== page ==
Choosing a law school, part 5
I thought I would say a bit about faculty – the people who teach all those classes in the curriculum. Every law school will tell you that its faculty is excellent, and with justification. Law teaching jobs are sufficiently desirable that law schools generally have many, many qualified applicants for openings. Law schools today hire very well qualified people. Nevertheless, I would like to suggest one way in which prospective students can evaluate whether a particular faculty will provide a good educational experience.
Professors come in many types. For purposes of this post, however, we can get along with a distinction between permanent faculty and part-time (frequently called adjuncts) faculty. For permanent faculty, law teaching is their full-time job. Part-time faculty, as their name implies, generally have another job and devote a relatively small amount of their time to law teaching. They generally teach one class at a school, often in the early morning or evening, and they frequently do so from year to year.
A good school should have the vast majority of its courses, particularly first year courses and basic doctrinal upper year courses, taught by permanent faculty. This is not to say that part-time faculty can’t do a good job. Many are good, dedicated teachers. Nevertheless, full-time faculty are at the school, present for students in ways that would be impossible for part-time faculty. Those professors have more time to focus on teaching, and they bring cutting edge expertise based on their research to the classroom. There are, of course, areas in which part-time faculty can do a better job than permanent faculty. For example, skills courses or courses focused on specialized topics related to practice (e.g. business planning) benefit from the day to day practical experience of adjuncts.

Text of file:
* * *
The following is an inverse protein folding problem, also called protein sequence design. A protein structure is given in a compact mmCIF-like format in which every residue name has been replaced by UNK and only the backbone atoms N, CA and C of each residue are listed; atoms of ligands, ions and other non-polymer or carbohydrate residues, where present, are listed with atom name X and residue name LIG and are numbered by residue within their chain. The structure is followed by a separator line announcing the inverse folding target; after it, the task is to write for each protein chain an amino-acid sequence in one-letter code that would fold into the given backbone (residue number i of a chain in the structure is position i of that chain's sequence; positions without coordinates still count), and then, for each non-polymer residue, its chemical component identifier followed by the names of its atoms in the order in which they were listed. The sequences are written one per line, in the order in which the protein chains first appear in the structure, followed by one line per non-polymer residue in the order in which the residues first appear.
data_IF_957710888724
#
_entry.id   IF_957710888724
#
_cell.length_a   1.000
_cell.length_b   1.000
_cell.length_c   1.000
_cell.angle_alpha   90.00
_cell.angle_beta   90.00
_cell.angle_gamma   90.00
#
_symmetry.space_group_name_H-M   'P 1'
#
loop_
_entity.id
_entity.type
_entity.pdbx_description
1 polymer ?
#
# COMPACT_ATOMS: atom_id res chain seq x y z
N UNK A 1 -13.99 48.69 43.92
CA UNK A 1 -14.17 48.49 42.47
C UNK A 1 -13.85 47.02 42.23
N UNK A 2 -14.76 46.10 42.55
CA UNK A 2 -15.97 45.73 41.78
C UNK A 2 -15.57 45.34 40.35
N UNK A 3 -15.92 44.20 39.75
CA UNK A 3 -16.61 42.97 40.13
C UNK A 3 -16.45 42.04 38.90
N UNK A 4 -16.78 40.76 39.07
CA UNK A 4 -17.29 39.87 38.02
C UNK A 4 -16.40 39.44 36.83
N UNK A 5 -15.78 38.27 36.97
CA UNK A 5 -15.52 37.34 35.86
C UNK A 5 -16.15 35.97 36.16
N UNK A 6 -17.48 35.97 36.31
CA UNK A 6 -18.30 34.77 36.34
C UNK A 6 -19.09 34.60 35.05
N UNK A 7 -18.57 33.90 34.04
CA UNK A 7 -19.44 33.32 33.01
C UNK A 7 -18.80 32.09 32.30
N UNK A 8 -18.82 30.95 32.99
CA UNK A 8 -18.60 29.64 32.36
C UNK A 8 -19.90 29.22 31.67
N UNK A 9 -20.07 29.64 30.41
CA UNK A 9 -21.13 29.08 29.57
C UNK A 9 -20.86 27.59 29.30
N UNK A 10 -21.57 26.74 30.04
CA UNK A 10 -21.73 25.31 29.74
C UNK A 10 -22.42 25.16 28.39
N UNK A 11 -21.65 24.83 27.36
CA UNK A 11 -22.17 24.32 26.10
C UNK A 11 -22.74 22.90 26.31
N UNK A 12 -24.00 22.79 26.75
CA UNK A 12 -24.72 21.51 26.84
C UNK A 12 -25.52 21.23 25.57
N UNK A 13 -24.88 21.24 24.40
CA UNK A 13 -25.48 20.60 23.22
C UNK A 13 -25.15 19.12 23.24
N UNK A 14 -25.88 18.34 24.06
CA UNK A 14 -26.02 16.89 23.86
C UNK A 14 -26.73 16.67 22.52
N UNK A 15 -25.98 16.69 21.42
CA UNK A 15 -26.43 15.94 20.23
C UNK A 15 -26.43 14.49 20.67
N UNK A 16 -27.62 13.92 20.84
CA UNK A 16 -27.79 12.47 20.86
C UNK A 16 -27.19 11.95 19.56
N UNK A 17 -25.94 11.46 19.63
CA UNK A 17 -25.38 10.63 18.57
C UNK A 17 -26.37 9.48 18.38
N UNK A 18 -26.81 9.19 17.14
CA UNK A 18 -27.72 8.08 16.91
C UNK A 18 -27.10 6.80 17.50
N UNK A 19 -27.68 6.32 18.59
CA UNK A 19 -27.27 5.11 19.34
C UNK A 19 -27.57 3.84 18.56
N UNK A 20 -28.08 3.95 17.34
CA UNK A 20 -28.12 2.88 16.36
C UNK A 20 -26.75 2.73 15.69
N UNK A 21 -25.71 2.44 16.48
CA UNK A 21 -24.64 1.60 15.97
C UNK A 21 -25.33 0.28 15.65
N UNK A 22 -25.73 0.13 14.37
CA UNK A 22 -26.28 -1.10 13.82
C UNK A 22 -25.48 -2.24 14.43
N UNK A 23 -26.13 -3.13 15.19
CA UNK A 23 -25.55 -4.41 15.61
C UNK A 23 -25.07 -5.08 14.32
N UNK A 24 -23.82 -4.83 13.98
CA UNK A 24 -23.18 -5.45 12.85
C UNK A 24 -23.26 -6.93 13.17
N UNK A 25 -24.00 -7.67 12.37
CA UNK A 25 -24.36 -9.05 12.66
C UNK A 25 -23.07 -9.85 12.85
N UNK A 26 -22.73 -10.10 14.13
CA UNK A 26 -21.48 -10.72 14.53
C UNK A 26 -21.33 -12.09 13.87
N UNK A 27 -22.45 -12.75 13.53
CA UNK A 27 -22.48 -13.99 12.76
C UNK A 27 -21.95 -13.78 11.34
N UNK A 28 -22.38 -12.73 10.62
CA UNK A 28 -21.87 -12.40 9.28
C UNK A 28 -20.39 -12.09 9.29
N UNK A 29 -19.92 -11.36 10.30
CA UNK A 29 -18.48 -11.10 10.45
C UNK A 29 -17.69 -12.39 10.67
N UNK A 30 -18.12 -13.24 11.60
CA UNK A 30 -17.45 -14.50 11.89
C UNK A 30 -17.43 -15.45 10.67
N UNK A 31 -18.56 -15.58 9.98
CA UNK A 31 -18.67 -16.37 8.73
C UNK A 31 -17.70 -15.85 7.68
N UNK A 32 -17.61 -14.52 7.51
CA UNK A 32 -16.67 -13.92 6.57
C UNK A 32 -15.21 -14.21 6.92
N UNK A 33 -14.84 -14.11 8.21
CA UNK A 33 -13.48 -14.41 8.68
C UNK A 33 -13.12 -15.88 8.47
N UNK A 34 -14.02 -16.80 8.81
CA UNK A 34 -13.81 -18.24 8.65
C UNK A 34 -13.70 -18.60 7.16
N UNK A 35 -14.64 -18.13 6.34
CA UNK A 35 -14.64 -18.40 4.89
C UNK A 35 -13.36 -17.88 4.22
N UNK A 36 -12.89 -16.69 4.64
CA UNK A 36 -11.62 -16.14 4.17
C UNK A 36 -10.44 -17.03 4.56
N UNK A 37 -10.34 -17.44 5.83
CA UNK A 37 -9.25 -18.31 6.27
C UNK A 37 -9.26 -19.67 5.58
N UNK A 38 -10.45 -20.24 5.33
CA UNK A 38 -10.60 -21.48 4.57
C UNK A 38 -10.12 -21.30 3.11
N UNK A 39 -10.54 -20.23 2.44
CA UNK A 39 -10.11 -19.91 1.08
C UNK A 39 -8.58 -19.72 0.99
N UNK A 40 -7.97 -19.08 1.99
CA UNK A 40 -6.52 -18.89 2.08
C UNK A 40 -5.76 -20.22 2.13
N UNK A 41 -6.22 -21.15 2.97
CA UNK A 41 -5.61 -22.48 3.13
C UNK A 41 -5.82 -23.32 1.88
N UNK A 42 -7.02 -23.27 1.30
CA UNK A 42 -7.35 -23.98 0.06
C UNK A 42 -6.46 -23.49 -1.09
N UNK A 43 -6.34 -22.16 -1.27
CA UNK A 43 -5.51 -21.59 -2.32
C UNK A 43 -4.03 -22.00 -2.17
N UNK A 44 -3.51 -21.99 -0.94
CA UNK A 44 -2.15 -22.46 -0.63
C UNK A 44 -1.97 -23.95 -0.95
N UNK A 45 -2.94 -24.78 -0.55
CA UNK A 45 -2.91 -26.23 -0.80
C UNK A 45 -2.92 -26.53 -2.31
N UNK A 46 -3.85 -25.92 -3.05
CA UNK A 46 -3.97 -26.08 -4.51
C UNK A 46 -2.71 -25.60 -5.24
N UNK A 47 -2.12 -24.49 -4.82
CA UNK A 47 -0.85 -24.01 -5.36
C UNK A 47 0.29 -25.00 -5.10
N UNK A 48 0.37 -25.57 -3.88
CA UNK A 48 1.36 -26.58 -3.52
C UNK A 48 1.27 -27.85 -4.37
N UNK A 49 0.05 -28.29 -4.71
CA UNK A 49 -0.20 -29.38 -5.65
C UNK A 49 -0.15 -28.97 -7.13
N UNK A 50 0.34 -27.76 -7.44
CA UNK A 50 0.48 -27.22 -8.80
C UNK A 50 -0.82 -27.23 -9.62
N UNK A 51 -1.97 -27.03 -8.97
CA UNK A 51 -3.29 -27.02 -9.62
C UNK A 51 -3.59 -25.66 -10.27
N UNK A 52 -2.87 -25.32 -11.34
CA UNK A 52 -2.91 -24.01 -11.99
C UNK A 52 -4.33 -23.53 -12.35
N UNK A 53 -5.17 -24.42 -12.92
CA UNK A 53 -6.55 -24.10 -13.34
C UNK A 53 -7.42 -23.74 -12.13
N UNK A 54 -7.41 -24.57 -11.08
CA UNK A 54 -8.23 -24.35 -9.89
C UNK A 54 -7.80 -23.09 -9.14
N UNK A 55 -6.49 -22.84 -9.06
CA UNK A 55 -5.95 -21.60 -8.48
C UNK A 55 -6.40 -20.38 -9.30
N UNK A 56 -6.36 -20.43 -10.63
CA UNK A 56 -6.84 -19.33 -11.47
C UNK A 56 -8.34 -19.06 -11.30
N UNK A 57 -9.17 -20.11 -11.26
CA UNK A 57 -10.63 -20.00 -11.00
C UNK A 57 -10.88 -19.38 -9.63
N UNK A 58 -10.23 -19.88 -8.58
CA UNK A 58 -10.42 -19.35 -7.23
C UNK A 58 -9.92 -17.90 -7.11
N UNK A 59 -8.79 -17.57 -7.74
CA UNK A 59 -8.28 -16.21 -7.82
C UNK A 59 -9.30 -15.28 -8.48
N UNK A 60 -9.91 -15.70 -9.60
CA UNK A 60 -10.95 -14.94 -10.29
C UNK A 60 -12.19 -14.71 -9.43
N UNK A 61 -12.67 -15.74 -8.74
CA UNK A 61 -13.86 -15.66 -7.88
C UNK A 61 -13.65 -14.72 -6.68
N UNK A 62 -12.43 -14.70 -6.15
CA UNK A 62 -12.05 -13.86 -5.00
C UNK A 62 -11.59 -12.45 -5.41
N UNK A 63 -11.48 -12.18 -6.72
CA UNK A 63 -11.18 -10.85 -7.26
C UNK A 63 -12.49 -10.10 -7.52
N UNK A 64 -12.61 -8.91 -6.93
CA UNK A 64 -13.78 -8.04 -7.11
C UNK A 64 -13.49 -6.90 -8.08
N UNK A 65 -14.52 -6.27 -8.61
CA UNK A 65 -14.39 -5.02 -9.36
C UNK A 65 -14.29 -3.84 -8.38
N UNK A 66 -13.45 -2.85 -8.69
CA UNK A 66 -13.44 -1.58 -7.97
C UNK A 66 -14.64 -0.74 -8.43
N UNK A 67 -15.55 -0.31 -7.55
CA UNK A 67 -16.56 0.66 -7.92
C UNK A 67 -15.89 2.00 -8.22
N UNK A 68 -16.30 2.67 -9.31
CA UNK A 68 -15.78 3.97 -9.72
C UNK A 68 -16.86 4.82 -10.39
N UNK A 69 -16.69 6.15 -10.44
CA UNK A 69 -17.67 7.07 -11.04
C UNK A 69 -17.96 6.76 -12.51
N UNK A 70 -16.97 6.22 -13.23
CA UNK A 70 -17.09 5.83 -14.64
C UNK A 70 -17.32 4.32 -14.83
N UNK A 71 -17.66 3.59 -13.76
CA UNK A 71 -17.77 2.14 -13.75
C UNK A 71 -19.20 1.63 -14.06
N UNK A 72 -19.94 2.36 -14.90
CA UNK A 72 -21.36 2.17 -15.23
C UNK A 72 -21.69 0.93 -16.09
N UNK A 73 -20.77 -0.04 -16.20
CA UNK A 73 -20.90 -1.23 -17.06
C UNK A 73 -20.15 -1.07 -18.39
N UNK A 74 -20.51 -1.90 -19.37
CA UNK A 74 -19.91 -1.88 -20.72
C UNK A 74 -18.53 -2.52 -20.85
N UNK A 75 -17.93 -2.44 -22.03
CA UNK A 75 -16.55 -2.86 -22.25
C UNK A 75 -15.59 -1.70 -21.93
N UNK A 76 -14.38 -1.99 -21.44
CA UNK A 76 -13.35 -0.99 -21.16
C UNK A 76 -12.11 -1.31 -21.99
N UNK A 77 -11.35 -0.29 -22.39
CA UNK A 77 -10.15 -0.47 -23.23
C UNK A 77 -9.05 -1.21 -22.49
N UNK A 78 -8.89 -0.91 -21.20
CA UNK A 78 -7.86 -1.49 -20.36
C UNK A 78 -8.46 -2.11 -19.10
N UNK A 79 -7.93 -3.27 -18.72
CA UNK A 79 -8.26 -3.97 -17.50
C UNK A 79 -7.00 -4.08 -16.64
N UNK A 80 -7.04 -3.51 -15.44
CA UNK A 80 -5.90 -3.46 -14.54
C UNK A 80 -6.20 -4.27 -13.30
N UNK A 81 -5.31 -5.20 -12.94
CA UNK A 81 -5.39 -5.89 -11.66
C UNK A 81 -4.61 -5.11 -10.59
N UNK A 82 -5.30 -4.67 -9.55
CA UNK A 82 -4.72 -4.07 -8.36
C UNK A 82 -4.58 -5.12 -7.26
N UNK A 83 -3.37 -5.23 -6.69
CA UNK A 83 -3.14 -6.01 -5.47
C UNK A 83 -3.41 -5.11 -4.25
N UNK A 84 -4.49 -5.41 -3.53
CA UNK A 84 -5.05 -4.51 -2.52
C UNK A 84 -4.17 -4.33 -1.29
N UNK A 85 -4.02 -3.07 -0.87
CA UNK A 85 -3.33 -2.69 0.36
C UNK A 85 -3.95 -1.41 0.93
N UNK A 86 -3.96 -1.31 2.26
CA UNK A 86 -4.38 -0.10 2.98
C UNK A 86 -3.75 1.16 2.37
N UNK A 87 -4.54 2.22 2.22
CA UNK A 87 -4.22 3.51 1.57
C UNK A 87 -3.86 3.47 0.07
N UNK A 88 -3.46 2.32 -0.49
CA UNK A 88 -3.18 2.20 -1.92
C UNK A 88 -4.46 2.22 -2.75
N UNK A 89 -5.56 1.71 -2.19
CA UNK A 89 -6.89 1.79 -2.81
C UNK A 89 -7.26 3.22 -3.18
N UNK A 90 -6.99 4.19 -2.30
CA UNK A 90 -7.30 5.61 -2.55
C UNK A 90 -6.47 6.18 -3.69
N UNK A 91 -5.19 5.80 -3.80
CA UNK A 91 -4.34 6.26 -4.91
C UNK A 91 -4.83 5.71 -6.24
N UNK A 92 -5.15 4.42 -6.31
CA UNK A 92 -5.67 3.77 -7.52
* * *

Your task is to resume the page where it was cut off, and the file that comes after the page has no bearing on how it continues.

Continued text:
Accreditors give significant importance to the principle that law students should be taught primarily by full-time faculty, and accreditors will give law schools trouble if the principle is violated. Surprisingly, however, law schools sometimes overuse part-time faculty. This happens because, at some schools, permanent faculty do not want to teach first year or other basic courses. Student enrollments in those classes are high, so teaching those classes takes more time than teaching smaller seminars that may be more closely related to a faculty member’s research. It’s obviously hard for schools to force tenured professors to teach classes they don’t want to teach. Indeed, faculty who don’t want to teach a class may not do a good job.
For prospective students, a law school that does not put its full-time faculty in basic classes raises a question that needs to be answered. Do the school and its faculty really give sufficient priority to teaching students? Every school will of course answer yes, but sometimes actions speak louder than words.